Lugo v. Moore et al

Filing 5

REPORT AND RECOMMENDATION that ECF No. 1 IFP application be granted and that Plaintiff be required to pay initial partial filing fee and monthly payments; that the complaint be filed; and that the action be dismissed. Objections to R&R due by 8/16/2017. Signed by Magistrate Judge William G. Cobb on 8/2/2017. (Copies have been distributed pursuant to the NEF - KR)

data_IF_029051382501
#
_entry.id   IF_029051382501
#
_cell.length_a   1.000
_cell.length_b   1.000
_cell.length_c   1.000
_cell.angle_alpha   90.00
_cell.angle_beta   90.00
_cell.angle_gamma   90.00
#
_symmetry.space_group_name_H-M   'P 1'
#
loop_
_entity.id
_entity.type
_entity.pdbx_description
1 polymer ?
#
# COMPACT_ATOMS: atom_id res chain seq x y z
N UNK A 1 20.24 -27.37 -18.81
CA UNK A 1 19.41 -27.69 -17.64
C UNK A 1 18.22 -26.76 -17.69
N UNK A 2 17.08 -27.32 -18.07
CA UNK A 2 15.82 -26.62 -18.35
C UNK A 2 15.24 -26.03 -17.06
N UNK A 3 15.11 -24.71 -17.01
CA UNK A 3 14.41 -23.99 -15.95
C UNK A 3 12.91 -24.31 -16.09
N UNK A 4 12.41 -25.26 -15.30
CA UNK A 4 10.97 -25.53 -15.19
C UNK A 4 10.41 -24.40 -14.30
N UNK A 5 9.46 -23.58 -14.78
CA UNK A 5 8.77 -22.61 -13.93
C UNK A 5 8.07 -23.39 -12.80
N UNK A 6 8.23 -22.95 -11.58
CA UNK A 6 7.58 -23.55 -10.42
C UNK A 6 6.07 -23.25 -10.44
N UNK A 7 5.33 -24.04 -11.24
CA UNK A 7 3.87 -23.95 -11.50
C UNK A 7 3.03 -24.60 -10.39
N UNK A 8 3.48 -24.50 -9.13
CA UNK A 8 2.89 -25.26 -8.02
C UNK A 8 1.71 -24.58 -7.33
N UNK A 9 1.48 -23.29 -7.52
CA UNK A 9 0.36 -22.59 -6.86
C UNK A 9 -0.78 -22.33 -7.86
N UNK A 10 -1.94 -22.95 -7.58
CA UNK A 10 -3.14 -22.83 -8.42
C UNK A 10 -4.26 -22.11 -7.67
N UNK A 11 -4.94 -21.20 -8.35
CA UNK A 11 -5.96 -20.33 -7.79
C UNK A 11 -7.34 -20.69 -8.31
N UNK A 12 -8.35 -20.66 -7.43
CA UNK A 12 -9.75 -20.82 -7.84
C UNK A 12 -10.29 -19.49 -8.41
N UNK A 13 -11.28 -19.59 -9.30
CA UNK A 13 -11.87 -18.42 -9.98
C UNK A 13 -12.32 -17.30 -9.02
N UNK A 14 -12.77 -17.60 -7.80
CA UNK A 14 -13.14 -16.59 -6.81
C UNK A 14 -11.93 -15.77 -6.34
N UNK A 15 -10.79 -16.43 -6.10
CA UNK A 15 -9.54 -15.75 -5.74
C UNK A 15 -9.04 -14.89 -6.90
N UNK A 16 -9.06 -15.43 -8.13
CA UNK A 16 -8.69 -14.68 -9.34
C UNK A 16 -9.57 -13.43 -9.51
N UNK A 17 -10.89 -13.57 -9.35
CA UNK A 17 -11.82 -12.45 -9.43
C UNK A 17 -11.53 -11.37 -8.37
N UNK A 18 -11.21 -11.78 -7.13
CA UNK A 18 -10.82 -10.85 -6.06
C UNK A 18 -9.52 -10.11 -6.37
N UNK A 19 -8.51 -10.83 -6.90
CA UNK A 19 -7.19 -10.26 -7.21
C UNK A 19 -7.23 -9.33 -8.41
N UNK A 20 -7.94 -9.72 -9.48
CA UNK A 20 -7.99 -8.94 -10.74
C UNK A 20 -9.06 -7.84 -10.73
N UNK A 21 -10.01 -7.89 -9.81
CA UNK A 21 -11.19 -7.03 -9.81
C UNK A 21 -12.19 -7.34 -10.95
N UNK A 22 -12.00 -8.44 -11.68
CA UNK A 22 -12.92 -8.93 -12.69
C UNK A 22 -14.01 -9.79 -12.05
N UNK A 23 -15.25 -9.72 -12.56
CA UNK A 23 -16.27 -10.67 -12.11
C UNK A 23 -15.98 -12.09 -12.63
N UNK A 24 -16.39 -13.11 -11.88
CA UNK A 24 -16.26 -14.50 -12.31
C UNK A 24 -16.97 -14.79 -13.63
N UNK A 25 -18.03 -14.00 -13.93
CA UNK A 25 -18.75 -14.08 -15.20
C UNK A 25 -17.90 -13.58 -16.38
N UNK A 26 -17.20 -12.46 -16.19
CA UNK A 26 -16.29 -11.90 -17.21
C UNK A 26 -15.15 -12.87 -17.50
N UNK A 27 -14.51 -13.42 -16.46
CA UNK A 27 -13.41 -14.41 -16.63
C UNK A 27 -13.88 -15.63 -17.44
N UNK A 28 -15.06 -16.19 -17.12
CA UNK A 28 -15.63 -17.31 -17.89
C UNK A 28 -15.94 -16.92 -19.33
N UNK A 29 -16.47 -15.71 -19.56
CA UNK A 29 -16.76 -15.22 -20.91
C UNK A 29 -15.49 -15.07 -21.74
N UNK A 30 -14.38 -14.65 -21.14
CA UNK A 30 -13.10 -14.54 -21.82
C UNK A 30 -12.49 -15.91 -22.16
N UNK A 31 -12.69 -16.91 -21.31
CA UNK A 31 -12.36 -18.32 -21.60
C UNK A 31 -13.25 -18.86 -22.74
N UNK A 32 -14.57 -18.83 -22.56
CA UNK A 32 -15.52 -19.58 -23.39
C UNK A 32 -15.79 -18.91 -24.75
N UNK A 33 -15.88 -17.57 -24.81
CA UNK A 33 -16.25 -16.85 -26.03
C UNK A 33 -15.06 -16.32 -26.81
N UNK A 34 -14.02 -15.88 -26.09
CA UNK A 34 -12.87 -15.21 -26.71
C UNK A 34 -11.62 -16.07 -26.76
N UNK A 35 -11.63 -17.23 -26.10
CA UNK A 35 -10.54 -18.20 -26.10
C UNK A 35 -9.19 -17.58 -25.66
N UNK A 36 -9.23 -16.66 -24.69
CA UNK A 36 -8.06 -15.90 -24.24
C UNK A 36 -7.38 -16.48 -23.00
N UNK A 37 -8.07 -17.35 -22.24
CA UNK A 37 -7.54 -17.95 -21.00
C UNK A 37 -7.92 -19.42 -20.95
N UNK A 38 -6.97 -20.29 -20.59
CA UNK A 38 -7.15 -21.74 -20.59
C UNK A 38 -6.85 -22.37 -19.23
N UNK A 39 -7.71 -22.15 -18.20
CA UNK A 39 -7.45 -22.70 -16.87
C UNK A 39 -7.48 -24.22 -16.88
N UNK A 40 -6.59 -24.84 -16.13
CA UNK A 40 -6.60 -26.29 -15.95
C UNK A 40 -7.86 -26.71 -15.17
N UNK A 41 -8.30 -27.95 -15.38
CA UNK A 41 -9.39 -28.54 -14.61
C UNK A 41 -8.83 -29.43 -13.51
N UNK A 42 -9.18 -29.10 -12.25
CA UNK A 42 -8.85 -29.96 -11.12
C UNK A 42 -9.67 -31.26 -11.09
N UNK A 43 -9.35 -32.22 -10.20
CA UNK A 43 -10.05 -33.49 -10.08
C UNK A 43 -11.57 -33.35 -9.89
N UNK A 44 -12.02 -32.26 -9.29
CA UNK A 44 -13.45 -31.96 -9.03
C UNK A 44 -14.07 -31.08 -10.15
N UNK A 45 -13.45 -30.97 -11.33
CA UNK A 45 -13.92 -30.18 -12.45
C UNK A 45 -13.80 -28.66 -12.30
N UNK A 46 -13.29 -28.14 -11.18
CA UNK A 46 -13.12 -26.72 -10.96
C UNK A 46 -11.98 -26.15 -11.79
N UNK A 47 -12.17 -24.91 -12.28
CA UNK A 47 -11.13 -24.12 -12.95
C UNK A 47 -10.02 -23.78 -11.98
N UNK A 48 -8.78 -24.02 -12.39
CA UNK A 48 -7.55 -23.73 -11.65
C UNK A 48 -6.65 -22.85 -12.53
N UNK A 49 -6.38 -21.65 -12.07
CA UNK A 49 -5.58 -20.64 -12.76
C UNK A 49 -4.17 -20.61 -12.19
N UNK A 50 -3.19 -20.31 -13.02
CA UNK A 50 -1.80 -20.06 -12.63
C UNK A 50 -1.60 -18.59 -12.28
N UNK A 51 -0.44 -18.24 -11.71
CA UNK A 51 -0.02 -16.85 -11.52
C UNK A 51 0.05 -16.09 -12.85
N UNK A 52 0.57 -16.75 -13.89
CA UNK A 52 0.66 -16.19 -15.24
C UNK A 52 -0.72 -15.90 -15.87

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1 2 3 4 5 UNITED STATES DISTRICT COURT 6 DISTRICT OF NEVADA 7 8 9 10 11 12 FERNANDO ERIK LUGO, ) ) Plaintiff, ) ) vs. ) ) TRAVIS MOORE (OWNER), ) UNLIMITED BAIL BONDS OF RENO, NV,) ) Defendant. ) ______________________________________) 3:17-cv-00394-RCJ-WGC REPORT & RECOMMENDATION OF U.S. MAGISTRATE JUDGE 13 This Report and Recommendation is made to the Honorable Robert C. Jones, Senior United 14 States District Judge. The action was referred to the undersigned Magistrate Judge pursuant to 28 U.S.C. 15 § 636(b)(1)(B) and the Local Rules of Practice, LR 1B 1-4. 16 Before the court is Plaintiff’s Application to Proceed in Forma Pauperis (IFP) (ECF No. 4) and 17 pro se Complaint (ECF No. 1-1). 18 I. IFP APPLICATION 19 A person may be granted permission to proceed IFP if the person “submits an affidavit that 20 includes a statement of all assets such [person] possesses [and] that the person is unable to pay such fees 21 or give security therefor. Such affidavit shall state the nature of the action, defense or appeal and 22 affiant’s belief that the person is entitled to redress.” 28 U.S.C. § 1915(a)(1); Lopez v. Smith, 203 F.3d 23 1122, 1129 (9th Cir. 2000) (en banc) (stating that 28 U.S.C. § 1915 applies to all actions filed IFP, not 24 just prisoner actions). 25 In addition, the Local Rules of Practice for the District of Nevada provide: “Any person who is 26 unable to prepay the fees in a civil case may apply to the court for authority to proceed [IFP]. The 27 application must be made on the form provided by the court and must include a financial affidavit 28 disclosing the applicant’s income, assets, expenses, and liabilities.” LSR 1-1. 1 “‘[T]he supporting affidavits [must] state the facts as to [the] affiant’s poverty with some 2 particularity, definiteness and certainty.’” U.S. v. McQuade, 647 F.2d 938, 940 (9th Cir. 1981) (quoting 3 Jefferson v. United States, 277 F.2d 723, 725 (9th Cir. 1960)). A litigant need not “be absolutely 4 destitute to enjoy the benefits of the statute.” Adkins v. E.I. Du Pont de Nemours & Co., 335 U.S. 331, 5 339 (1948). 6 When a prisoner seeks to proceed without prepaying the filing fee: 7 [I]n addition to filing the affidavit filed [as described above], [the prisoner] shall submit a certified copy of the trust fund account statement (or institutional equivalent) for the prisoner for the 6-month period immediately preceding the filing of the complaint or notice of appeal, obtained from the appropriate official of each prison at which the prisoner is or was confined. 8 9 10 11 12 13 14 15 16 17 18 19 20 21 22 23 24 25 26 28 U.S.C. § 1915(a)(2). Notwithstanding the foregoing: (1) … [I]f a prisoner brings a civil action…[IFP], the prisoner shall be required to pay the full amount of a filing fee. The court shall assess and, when funds exist, collect, as a partial payment of any court fees required by law, an initial partial filing fee of 20 percent of the greater of -(A) the average monthly deposits to the prisoner’s account; or (B) the average monthly balance in the prisoner’s account for the 6-month period immediately preceding the filing of the complaint of notice of appeal. (2) After payment of the initial partial filing fee, the prisoner shall be required to make monthly payments of 20 percent of the preceding month’s income credited to the prisoner’s account. The agency having custody of the prisoner shall forward payments from the prisoner’s account to the clerk of the court each time the amount in the account exceeds $10 until the filing fees are paid. 28 U.S.C. § 1915(b)(1), (2). Plaintiff’s certified account statement indicates that his average monthly balance for the last six months is $23.89, and his average monthly deposits are $80.50. Plaintiff’s application to proceed IFP should be granted. He should be required to pay an initial partial filing fee in the amount of $16.10 (20 percent of $80.50). Thereafter, whenever his prison account exceeds $10, he should be required to make monthly payments in the amount of twenty percent of the preceding month’s income credited to his account until the filing fees are paid. 27 28 2 1 2 II. SCREENING A. Standard 3 “The court shall dismiss the case at any time if the court determines that … the action or appeal 4 (i) is frivolous or malicious; (ii) fails to state a claim upon which relief may be granted; or (iii) seeks 5 monetary relief against a defendant who is immune from such relief.” 28 U.S.C. § 1915(e)(2)(B)(i)-(iii). 6 This provision applies to all actions filed IFP, whether or not the plaintiff is incarcerated. See Lopez, 203 7 F.3d at 1129; see also Calhoun v. Stahl, 254 F.3d 845 (9th Cir. 2001) (per curiam). 8 In addition, “[t]he court shall review, before docketing, if feasible or, in any event, as soon as 9 practicable after docketing, a complaint in a civil action in which a prisoner seeks redress from a 10 governmental entity or office or employee of a governmental entity.” 28 U.S.C. § 1915A(a). “On review, 11 the court shall identify cognizable claims or dismiss the complaint, or any portion of the complaint, if 12 the complaint-- (1) is frivolous, malicious, or fails to state a claim upon which relief may be granted; or 13 (2) seeks monetary relief from a defendant who is immune from such relief.” 28 U.S.C. § 1915A(b)(1)- 14 (2). 15 Dismissal of a complaint for failure to state a claim upon which relief may be granted is provided 16 for in Federal Rule of Civil Procedure 12(b)(6), and 28 U.S.C. § 1915(e)(2)(B)(ii) and 28 U.S.C. § 17 1915A(b)(1) track that language. Thus, when reviewing the adequacy of a complaint under 28 U.S.C. 18 § 1915(e)(2)(B)(ii) or 28 U.S.C. § 1915A(b)(1), the court applies the same standard as is applied under 19 Rule 12(b)(6). See e.g. Watison v. Carter, 668 F.3d 1108, 1112 (9th Cir. 2012). Review under 12(b)(6) 20 is essentially a ruling on a question of law. See Chappel v. Lab. Corp. of America, 232 F.3d 719, 723 21 (9th Cir. 2000) (citation omitted). 22 In reviewing the complaint under this standard, the court must accept as true the allegations, 23 construe the pleadings in the light most favorable to the plaintiff, and resolve all doubts in the plaintiff’s 24 favor. Jenkins v. McKeithen, 395 U.S. 411, 421 (1969) (citations omitted). Allegations in pro se 25 complaints are “held to less stringent standards than formal pleadings drafted by lawyers[.]” Hughes v. 26 Rowe, 449 U.S. 5, 9 (1980) (internal quotation marks and citation omitted). 27 28 3 1 A complaint must contain more than a “formulaic recitation of the elements of a cause of action,” 2 it must contain factual allegations sufficient to “raise a right to relief above the speculative level.” Bell 3 Atlantic Corp. v. Twombly, 550 U.S. 544, 555 (2007). “The pleading must contain something more … 4 than … a statement of facts that merely creates a suspicion [of] a legally cognizable right of action.” Id. 5 (quoting 5 C. Wright & A. Miller, Federal Practice & Procedure § 1216, at 235-36 (3d ed. 2004)). At 6 a minimum, a plaintiff should state “enough facts to state a claim to relief that is plausible on its face.” 7 Id. at 570; see also Ashcroft v. Iqbal, 556 U.S. 662, 678 (2009). 8 A dismissal should not be without leave to amend unless it is clear from the face of the complaint 9 that the action is frivolous and could not be amended to state a federal claim, or the district court lacks 10 subject matter jurisdiction over the action. See Cato v. United States, 70 F.3d 1103, 1106 (9th Cir. 1995); 11 O’Loughlin v. Doe, 920 F.2d 614, 616 (9th Cir. 1990). 12 B. Plaintiff’s Complaint 13 Plaintiff brings this Complaint against Travis Moore, whom Plaintiff alleges is the owner of 14 Travis Moore Unlimited Bail Bonds, located in Reno, Nevada. (ECF No. 1-1 at 2.) He alleges that he 15 was bailed out on a $25,000 bond on July 27, 2016, and a new charge was added and he was booked 16 with another bail. (Id.) He says that his friend contacted Mr. Moore to go ahead with the transaction, and 17 Mr. Moore told his friend, as well as others, that Plaintiff had beaten up an elderly person, knowing that 18 was false. (Id.) He alleges this was slanderous, and he knew it would cause damage to his reputation and 19 to his relationships. (Id.) He appears to allege that Mr. Moore then failed to go through with the signed 20 bail contract. (Id.) He claims that Moore is directly responsible for his current prison term. (Id.) He 21 contends that Moore violated his First Amendment rights by failing to honor the bail contract and turning 22 his contacts against him with the fabricated statement. (Id. at 3.) He also alleges a violation of his due 23 process rights when Moore ignored the court’s order to reinstate his bond. (Id. at 4.) Finally, he claims 24 that his Eighth Amendment right to be free from cruel and unusual punishment was violated. (Id. at 4.) 25 C. Analysis 26 Plaintiff claims that this action arises under Bivens v. Six Unknown Named Agents of Federal 27 Bureau of Narcotics, 403 U.S. 388 (1971), and that the court has jurisdiction pursuant to 28 U.S.C. § 28 1331. (ECF No. 1-1 at 1.) 4 1 Bivens “established that compensable injury to a constitutionally protected interest [by federal 2 officials] could be vindicated by a suit for damages invoking the general federal-question jurisdiction 3 of the federal courts[.]” Butz v. Economou, 438 U.S. 478, 486 (1978). Plaintiff has not sued a federal 4 official here, but a private individual; therefore, he does not properly assert a Bivens action. 5 Nor does Plaintiff state any claim under 42 U.S.C. § 1983, which requires a defendant acting 6 under the color of state law, and Mr. Moore is a private individual. See 42 U.S.C. § 1983; Pistor v. 7 Garcia, 791 F.3d 1104, 1114 (9th Cir. 2015); Price v. Hawaii, 939 F.2d 702, 707-08 (9th Cir. 1991) 8 (private parties are not acting under color of state law). 9 10 Instead, Plaintiff’s allegations sound in state law, and the federal court lacks jurisdiction over this matter. As a result, Plaintiff’s action should be dismissed. 11 III. RECOMMENDATION 12 IT IS HEREBY RECOMMENDED that the District Judge enter an order: 13 (1) GRANTING Plaintiff’s IFP application (ECF No. 4); however, Plaintiff should be required 14 to pay an initial partial filing fee in the amount of $16.10. Thereafter, whenever his prison account 15 exceeds $10, he should be required to make monthly payments in the amount of twenty percent of the 16 preceding month’s income credited to his account until the filing fee is paid. 17 (2) The Complaint (ECF No. 1-1) should be FILED. 18 (3) The action should be DISMISSED. 19 The Plaintiff should be aware of the following: 20 1. That he may file, pursuant to 28 U.S.C. § 636(b)(1)(C), specific written objections to this 21 Report and Recommendation within fourteen days of receipt. These objections should be titled 22 "Objections to Magistrate Judge's Report and Recommendation" and should be accompanied by points 23 and authorities for consideration by the district judge. 24 /// 25 /// 26 /// 27 /// 28 5 1 2. That this Report and Recommendation is not an appealable order and that any notice of appeal 2 pursuant to Rule 4(a)(1) of the Federal Rules of Appellate Procedure should not be filed until entry of 3 judgment by the district court. 4 DATED: August 2, 2017. 5 6 ____________________________________ WILLIAM G. COBB UNITED STATES MAGISTRATE JUDGE 7 8 9 10 11 12 13 14 15 16 17 18 19 20 21 22 23 24 25 26 27 28 6